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John C. Saari, Maria Nawrot, Gregory G. Garwin, Matthew J. Kennedy, James B. Hurley, Norbert B. Ghyselinck, Pierre Chambon; Analysis of the Visual Cycle in Cellular Retinol-Binding Protein Type I (CRBPI) Knockout Mice. Invest. Ophthalmol. Vis. Sci. 2002;43(6):1730-1735.
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purpose. To determine whether the visual cycle is affected in mice without a functional gene for cellular retinol-binding protein type I (CRBPI −/− mice).
methods. Visual-cycle retinoids and rhodopsin levels were analyzed in eyes of dark adapted (DA) CRBPI −/− and wild-type (wt) mice before and during recovery from a flash. The rate of dark adaptation was analyzed using electroretinography (ERG).
results. all-trans-Retinyl esters were reduced to approximately 33% of wt levels in DA CRBPI −/− mice. Recovery from a flash in wt mice produced transient accumulations of all-trans-retinal and all-trans-retinyl ester, as the pulse of retinoid produced by the flash traversed the visual cycle. In CRBPI −/− mice, all-trans-retinal accumulated transiently, as in wt mice. However, all-trans-retinol also accumulated transiently in the neural retina, and the transient increase in all-trans-retinyl ester of the wt was reduced. Rates of 11-cis-retinal and rhodopsin formation were comparable in wt and CRBPI −/− mice. Dark adaptation was delayed by a factor of approximately two.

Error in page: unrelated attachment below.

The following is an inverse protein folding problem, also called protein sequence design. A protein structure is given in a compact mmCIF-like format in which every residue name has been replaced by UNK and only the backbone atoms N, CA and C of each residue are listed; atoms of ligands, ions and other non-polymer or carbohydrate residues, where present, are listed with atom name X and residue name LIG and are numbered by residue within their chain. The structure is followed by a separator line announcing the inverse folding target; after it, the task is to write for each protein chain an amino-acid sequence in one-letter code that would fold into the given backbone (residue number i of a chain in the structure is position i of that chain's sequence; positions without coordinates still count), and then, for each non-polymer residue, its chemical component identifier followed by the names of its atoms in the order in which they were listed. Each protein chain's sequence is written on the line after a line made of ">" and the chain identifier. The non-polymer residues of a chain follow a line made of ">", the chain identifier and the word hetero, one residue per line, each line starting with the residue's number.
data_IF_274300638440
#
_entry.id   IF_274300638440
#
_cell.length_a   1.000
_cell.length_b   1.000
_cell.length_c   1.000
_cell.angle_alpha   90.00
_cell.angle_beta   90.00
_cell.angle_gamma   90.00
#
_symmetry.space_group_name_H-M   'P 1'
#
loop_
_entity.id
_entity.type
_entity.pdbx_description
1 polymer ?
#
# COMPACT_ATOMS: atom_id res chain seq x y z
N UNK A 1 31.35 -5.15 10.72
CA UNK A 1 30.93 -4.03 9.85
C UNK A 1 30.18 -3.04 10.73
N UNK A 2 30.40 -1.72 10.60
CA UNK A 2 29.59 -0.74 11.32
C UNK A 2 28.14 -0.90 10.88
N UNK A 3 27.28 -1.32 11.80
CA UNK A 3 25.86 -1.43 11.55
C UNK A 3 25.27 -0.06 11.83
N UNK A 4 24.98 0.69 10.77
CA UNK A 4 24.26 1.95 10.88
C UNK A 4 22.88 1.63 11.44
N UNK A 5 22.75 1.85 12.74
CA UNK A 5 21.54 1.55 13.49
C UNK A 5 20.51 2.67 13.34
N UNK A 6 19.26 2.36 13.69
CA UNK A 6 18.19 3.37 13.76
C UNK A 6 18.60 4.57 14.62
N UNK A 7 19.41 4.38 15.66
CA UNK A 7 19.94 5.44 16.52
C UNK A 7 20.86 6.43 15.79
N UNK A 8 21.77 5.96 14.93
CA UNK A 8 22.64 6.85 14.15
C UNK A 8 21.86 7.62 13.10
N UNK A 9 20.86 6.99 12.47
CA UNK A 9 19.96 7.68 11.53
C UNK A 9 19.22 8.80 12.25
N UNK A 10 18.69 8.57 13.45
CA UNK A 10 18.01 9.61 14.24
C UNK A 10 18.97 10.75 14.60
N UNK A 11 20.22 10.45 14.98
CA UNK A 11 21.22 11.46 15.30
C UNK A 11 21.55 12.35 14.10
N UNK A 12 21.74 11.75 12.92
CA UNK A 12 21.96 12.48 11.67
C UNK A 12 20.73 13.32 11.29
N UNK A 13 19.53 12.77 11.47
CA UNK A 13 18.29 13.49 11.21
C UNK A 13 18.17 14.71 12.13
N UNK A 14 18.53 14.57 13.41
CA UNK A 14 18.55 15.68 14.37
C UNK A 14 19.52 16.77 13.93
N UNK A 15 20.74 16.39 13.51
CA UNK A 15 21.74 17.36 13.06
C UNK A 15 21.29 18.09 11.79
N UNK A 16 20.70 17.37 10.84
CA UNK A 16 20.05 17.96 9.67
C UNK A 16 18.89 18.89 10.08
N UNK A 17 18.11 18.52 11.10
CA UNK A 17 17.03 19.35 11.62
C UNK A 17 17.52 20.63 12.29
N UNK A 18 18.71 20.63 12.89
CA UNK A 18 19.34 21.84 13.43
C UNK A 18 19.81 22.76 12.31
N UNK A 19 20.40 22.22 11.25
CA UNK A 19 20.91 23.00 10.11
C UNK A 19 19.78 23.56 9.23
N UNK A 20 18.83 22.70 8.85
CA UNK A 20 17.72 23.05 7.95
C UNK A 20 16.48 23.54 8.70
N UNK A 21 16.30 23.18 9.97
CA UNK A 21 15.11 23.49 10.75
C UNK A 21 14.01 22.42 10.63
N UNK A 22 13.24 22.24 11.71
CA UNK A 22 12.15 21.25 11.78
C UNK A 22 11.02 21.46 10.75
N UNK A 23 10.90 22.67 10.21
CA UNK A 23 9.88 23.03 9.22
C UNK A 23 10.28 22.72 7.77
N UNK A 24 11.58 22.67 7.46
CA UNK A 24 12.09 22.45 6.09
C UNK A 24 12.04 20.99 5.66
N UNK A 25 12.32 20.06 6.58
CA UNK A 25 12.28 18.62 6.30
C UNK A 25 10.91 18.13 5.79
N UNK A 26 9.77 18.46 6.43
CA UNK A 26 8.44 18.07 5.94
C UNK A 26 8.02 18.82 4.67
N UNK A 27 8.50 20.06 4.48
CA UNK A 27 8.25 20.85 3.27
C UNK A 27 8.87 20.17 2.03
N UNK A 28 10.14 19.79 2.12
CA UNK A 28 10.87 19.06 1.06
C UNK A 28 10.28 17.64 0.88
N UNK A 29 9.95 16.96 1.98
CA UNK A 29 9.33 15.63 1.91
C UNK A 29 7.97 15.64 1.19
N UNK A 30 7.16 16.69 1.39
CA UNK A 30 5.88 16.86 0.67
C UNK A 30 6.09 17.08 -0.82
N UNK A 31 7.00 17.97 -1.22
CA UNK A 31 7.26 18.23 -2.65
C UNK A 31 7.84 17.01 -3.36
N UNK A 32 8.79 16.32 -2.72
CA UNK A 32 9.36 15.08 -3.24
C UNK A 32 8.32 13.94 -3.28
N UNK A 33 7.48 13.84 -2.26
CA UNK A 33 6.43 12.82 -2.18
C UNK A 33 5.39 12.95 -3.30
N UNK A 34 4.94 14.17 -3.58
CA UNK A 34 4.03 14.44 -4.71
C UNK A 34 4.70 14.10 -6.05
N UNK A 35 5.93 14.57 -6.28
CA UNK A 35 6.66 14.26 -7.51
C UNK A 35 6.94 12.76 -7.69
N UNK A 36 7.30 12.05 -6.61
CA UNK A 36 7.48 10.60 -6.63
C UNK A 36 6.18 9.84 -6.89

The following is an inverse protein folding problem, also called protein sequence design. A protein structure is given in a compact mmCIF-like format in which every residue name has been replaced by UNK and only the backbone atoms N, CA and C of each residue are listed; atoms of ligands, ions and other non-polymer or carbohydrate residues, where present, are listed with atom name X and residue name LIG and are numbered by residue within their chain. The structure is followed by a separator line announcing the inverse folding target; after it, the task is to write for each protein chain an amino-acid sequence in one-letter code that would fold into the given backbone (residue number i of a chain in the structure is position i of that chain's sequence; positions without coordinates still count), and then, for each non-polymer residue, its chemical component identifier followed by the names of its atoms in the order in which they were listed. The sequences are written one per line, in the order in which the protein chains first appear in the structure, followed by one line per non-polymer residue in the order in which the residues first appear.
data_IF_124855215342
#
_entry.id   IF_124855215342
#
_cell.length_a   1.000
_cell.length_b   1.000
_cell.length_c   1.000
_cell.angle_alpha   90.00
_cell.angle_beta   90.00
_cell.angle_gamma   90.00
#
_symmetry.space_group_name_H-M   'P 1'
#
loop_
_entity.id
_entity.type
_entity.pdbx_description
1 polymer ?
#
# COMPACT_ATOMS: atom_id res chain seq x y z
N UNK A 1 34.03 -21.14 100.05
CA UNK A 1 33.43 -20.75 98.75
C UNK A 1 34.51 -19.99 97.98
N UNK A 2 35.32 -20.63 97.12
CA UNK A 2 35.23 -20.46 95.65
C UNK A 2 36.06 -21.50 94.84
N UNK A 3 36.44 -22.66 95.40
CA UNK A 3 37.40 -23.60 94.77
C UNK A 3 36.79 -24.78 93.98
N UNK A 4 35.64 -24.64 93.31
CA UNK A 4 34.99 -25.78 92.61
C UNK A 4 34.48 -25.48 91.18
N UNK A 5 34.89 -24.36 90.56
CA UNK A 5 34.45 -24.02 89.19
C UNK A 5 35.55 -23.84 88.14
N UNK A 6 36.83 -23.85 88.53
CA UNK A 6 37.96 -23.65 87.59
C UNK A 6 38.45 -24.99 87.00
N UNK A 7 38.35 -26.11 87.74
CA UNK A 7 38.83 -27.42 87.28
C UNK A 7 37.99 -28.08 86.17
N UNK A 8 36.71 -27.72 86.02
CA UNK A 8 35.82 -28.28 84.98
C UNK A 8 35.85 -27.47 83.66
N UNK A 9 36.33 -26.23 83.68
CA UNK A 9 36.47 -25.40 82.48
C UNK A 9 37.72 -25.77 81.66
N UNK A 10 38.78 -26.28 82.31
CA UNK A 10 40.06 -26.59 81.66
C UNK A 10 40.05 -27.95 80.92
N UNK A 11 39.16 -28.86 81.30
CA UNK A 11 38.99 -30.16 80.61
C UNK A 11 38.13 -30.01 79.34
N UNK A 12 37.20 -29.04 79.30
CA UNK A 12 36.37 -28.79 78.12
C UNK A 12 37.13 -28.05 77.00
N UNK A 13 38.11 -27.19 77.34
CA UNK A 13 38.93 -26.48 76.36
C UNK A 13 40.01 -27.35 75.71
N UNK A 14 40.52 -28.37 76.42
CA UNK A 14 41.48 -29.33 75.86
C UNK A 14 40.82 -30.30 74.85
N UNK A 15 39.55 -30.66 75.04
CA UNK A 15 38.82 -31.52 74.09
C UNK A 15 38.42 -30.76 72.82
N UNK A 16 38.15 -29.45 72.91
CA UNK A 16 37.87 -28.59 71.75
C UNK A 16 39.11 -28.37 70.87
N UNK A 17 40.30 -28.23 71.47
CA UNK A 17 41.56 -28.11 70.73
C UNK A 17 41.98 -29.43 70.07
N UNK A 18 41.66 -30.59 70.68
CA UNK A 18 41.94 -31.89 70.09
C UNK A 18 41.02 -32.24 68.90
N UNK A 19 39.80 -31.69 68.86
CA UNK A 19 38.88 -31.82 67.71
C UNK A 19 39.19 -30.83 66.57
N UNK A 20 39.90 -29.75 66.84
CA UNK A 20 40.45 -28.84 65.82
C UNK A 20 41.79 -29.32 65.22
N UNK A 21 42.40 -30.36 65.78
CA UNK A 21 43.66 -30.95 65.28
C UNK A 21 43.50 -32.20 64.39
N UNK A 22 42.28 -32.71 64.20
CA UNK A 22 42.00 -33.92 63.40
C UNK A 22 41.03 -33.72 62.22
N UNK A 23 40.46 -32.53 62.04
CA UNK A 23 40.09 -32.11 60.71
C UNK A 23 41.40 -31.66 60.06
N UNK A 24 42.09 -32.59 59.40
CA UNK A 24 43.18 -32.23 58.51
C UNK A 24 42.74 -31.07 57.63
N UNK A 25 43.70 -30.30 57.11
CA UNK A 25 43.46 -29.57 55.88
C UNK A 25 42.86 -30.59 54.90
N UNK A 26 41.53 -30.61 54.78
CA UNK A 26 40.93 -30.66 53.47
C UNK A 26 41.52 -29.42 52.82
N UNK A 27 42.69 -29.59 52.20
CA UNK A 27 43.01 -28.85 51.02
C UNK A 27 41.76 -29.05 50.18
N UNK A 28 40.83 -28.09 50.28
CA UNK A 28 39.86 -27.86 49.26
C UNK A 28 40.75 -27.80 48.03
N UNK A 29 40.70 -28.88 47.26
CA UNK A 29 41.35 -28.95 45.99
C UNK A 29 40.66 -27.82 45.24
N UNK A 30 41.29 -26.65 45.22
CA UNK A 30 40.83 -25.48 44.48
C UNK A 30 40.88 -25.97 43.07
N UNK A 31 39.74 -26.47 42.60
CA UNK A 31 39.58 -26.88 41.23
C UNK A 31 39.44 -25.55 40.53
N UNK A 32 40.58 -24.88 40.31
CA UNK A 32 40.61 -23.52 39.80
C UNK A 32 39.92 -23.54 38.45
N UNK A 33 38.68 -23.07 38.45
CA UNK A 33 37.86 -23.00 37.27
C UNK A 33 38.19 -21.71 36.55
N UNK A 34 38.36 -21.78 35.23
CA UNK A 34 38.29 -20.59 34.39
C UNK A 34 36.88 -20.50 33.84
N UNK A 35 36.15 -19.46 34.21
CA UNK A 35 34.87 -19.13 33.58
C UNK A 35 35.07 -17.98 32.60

conclusions. The accumulation of all-trans-retinol in neural retina, in the absence of CRBPI and the reduced amount of retinyl esters in the RPE suggest that the binding protein participates in a process that drives diffusion of all-trans-retinol from photoreceptor cells to RPE, perhaps by delivering vitamin A to lecithin-retinol acyltransferase (LRAT) for esterification. Because the perturbation occurred upstream of a slow step of the visual cycle, there was no major impairment of the rate of visual pigment regeneration.
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